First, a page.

How to anchor a chain to asphalt (to prevent scooter theft)

Hi all! This is not strictly about tools, but it’s way outside my field.

I just bought an electric scooter, and I should get delivery in a few months. I don’t want it to get stolen, naturally, but there’s nothing to lock it to in the parking lot. (All fences are wood, and there is no handy concrete wall.)

So Kryptonite makes a purpose designed anchor point ($75) that bolts to concrete floors. It has a 1/2" hardened steel shackle that sticks up from the ground, and also folds down, which is handy.

But it is supposed to attach to concrete (with included concrete anchors.) So:

  1. How do I anchor the thing to asphalt? Is there some kind of anchor that uses epoxy or maybe screw threads that work in loose aggregate? I would imagine it should go pretty deep, say a foot at least.

  2. Is there an alternative to this Kryptonite doodad I should consider? How would you create a secure spot to chain a scooter or motorcycle to?

I’d prefer not to dig a hole and pour in concrete, but I’ll consider it. (How do I even dig a hole through the aggregate?) Thanks!

1 Like

When I was in college I had a similar concern with my motorcycle being stolen from my apartment parking lot. I ended up making a device very similar to the Kryptonite thing you posted. I purchased a big forged Eye Bolt like these:

…cut the threaded end off, and welded it to a steel plate with 4 holes in it. I drilled holes in the concrete and used normal concrete anchor bolts to secure it. If I had to do it again I’d just buy one of these instead:

I don’t believe that wedge anchors or threads will hold in asphalt. However, epoxy should. I’d bet you could epoxy a big eye bolt straight into a hole drilled in the asphalt. There is even special “anchoring epoxy” made for that kind of task.


Brilliant, MechaMan, thank you!

The pintle ring looks like a better plan than the eyetbolt, because I could see an eyebolt being yanked around and maybe cracking the asphalt. Also, the pintle ring can be secured with ordinary bolts, and it’s easier to find 12" ordinary bolts than 12" eyebolts, especially in stainless steel.

The anchoring epoxy looks perfect.

But then the question is what kind of bolt do I use to hold down the pintle ring (or the Kryptonite doodad.) I like carriage bolts better than any of the various security bolts, because you can get really long ones (18") in stainless steel, and the smooth head gives no purchase for thieves. But the problem is the square collar behind the head, which won’t fit into the round holes in the pintle ring. There are carriage bolts with knurled collar, but apparently they aren’t available long, or hot dip galvanized or in stainless steel (at least not at McMaster-Carr.) Neither are the various tamper-resistant screws.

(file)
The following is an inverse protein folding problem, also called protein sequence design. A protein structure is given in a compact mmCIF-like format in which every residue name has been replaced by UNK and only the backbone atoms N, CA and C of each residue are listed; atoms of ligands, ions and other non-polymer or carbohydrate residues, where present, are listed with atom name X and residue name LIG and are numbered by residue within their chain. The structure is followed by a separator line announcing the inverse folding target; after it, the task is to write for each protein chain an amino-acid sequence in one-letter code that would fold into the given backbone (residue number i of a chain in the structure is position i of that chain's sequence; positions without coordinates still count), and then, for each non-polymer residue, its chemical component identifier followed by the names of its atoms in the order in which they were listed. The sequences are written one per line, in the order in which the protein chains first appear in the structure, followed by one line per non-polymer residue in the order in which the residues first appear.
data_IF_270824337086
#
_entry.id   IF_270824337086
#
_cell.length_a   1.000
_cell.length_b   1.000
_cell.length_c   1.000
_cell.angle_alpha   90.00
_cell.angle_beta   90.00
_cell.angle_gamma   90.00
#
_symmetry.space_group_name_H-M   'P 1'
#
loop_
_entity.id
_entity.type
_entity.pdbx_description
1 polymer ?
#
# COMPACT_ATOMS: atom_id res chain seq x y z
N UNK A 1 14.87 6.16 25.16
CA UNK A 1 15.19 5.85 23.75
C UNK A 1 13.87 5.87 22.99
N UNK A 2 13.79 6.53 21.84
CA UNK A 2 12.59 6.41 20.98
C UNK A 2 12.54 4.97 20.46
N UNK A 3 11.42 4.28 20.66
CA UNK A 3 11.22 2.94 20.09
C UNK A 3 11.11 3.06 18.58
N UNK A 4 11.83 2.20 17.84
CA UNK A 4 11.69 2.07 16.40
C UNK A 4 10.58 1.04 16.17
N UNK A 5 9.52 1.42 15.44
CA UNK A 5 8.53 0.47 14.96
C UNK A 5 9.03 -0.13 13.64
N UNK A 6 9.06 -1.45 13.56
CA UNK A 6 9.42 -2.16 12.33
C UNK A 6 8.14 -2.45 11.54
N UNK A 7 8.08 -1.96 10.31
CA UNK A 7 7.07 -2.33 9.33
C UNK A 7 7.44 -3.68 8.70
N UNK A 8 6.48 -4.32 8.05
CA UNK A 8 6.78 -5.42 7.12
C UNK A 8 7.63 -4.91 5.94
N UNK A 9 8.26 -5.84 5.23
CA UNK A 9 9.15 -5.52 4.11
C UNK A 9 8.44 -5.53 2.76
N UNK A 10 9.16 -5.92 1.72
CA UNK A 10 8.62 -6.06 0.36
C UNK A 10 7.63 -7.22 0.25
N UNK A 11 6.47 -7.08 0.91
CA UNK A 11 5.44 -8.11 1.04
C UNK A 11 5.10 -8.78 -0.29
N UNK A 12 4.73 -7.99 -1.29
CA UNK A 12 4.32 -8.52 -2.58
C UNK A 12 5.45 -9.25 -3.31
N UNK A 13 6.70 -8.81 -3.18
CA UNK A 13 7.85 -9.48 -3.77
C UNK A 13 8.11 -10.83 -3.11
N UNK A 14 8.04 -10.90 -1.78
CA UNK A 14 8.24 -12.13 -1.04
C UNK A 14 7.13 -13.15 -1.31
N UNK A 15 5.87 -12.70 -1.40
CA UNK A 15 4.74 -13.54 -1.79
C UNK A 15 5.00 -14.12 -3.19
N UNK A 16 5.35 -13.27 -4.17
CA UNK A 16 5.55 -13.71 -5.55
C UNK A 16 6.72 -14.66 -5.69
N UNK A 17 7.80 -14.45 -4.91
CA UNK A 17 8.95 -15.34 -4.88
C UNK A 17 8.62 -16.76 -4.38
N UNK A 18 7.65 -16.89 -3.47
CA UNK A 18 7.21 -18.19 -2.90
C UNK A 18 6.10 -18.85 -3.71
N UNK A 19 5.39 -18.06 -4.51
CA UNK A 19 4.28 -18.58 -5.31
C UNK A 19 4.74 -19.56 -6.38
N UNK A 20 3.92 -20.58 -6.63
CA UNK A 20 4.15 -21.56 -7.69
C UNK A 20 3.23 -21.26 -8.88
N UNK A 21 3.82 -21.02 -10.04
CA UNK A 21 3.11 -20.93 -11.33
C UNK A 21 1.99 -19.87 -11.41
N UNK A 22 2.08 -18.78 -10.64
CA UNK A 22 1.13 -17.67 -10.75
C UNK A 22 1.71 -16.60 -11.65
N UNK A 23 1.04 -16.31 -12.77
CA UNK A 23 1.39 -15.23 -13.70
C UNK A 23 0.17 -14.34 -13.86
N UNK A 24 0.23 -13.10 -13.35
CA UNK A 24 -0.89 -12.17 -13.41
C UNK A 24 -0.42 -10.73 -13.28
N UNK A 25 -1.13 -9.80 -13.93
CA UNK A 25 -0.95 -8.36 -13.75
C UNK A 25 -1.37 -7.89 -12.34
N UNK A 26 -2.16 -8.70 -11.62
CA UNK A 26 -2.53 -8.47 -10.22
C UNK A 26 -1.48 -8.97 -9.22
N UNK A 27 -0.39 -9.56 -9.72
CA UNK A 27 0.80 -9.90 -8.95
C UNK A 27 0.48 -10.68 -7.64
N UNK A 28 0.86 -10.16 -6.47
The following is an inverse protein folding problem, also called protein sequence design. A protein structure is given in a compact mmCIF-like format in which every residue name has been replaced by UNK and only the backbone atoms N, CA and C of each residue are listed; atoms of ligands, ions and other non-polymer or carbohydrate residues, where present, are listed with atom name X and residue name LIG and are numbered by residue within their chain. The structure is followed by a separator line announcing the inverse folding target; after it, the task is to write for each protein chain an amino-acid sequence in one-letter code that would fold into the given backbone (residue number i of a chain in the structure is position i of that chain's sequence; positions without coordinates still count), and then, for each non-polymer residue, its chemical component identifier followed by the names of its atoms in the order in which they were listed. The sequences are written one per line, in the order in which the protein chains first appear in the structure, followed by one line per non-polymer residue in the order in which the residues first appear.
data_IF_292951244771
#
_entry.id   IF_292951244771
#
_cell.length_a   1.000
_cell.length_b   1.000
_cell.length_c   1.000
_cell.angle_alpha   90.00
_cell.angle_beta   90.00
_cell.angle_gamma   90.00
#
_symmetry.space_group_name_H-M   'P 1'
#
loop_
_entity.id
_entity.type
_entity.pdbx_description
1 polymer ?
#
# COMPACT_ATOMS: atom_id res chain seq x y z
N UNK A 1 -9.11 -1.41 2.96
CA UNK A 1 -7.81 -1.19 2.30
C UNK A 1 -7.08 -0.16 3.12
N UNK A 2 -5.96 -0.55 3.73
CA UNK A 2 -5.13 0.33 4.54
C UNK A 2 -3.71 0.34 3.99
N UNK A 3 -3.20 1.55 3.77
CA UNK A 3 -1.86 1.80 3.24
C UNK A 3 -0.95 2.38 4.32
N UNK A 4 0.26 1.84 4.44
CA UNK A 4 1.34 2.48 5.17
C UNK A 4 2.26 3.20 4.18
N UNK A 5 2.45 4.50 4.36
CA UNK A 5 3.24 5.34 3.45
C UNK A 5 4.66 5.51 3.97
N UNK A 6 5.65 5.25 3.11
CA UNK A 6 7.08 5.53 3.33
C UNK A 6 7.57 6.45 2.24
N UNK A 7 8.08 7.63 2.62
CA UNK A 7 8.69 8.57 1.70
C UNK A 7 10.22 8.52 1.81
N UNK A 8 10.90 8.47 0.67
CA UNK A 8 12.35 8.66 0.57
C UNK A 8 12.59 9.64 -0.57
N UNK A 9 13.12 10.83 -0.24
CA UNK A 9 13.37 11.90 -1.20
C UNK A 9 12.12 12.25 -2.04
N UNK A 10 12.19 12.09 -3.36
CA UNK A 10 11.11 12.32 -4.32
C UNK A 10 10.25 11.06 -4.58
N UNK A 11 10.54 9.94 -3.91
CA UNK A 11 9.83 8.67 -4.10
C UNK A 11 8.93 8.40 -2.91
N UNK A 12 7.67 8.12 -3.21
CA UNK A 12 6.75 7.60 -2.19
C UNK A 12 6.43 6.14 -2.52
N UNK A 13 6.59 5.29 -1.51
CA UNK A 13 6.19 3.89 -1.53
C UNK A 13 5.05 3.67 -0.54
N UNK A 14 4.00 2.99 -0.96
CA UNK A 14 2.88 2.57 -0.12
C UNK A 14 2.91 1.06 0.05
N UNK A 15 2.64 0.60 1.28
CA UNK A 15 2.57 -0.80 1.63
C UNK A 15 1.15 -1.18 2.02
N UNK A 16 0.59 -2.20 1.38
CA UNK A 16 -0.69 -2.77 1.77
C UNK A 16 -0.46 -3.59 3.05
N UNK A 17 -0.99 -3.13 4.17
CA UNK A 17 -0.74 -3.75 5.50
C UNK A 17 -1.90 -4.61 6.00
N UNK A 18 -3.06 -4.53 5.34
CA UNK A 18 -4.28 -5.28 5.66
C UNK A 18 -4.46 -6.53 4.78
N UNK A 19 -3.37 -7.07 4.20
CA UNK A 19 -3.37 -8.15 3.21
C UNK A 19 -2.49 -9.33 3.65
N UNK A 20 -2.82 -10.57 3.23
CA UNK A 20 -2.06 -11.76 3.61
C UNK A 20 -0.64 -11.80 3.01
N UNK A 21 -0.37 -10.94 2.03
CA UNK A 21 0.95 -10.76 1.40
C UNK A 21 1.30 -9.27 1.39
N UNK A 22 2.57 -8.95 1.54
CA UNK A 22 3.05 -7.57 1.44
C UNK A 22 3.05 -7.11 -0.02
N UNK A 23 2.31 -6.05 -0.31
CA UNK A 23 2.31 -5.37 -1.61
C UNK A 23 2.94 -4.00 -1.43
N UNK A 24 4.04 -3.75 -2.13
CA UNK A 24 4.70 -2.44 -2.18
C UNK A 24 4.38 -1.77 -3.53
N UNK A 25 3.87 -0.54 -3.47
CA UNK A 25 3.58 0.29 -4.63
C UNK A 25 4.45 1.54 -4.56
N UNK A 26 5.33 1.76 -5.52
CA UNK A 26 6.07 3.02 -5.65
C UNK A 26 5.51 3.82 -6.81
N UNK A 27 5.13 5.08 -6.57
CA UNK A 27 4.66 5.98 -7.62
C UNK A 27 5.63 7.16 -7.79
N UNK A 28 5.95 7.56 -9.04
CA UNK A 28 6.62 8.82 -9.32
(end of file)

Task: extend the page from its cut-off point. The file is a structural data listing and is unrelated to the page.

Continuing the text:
Any suggestions on what bolts I should use? Long (around 12" say), rust-resistant, not easy to turn with common tools, and preferrably cheap? Maybe I should grind the corners off ordinary stainless steel hex-head bolts? Or grind off the square corners on the collars of stainless steel carriage bolts? That seems harder. Of course, if a hot dipped galvanized option is out there that doesn’t need grinding, that would be best.

So some digging finds BoltHold asphalt anchors.

The anchor is a a steel sleeve, threaded on the inside for standard bolts, and threaded on the outside with a very coarse, wide thread that doesn’t actually thread onto anything. All it does is provide purchase for the epoxy or grout you use to fix the sleeve in a larger hole you drill into the asphalt. It has some clever features, like a washer welded around the top so it doesn’t drop too far into the hole, that also helps contain the grout in the hole.

The SP58-58 anchor, that takes a 5/8" bolt (which the Kryptonite thing uses), needs an 1 1/2" wide hole (!) about 9 inches deep. And the anchors cost $180 (!) for six for the stainless steel, a little less for the zinc-plated steel (and I’d only need three). Plus you need their special expanding grout or epoxy.

But the advantage is that the Kryptonite thing (or the pintle ring that MechaMan suggested) can be removed, and the anchors will be flush with the surface surface. And each anchor has a claimed 5,000 lb. pull force rating.

That seems like overkill, but the Kryptonite thing comes with 5/8" bolts (hex drive) with ball bearings sized to fit in the hole, to render them tamper-proof. Smaller bolts would likely be strong enough, but the Kryptonite thing might slide around a little, which won’t feel secure. And I’d have to source the right bolts, ball bearings, etc. So using the BoltHold anchors that take 5/8" bolts seems easiest.

Unless you have other ideas? :smiley:

Home Depot and Zoro sell Vestil asphalt anchors. I don’t remember us ever using them - but here’s a link:

I do remember us having a a job to install removeable signage in a commercial parking lot. We bid and did the job by installing small concrete pads with embedded anchor points.

Here a a few other links that may be useful:

For my installation I used wedge anchors that had male threads at the top. I used ordinary nuts and washers, but I hammered over the end of the threads that was protruding up from the nut so it wasn’t so simple as as just undoing the nuts. I suppose it could have been possible for someone to use a big enough wrench and shear off the anchors but you can drive yourself nuts trying to think of every possible weakness. Besides which, the lock or the cable/chain is likely the biggest security risk.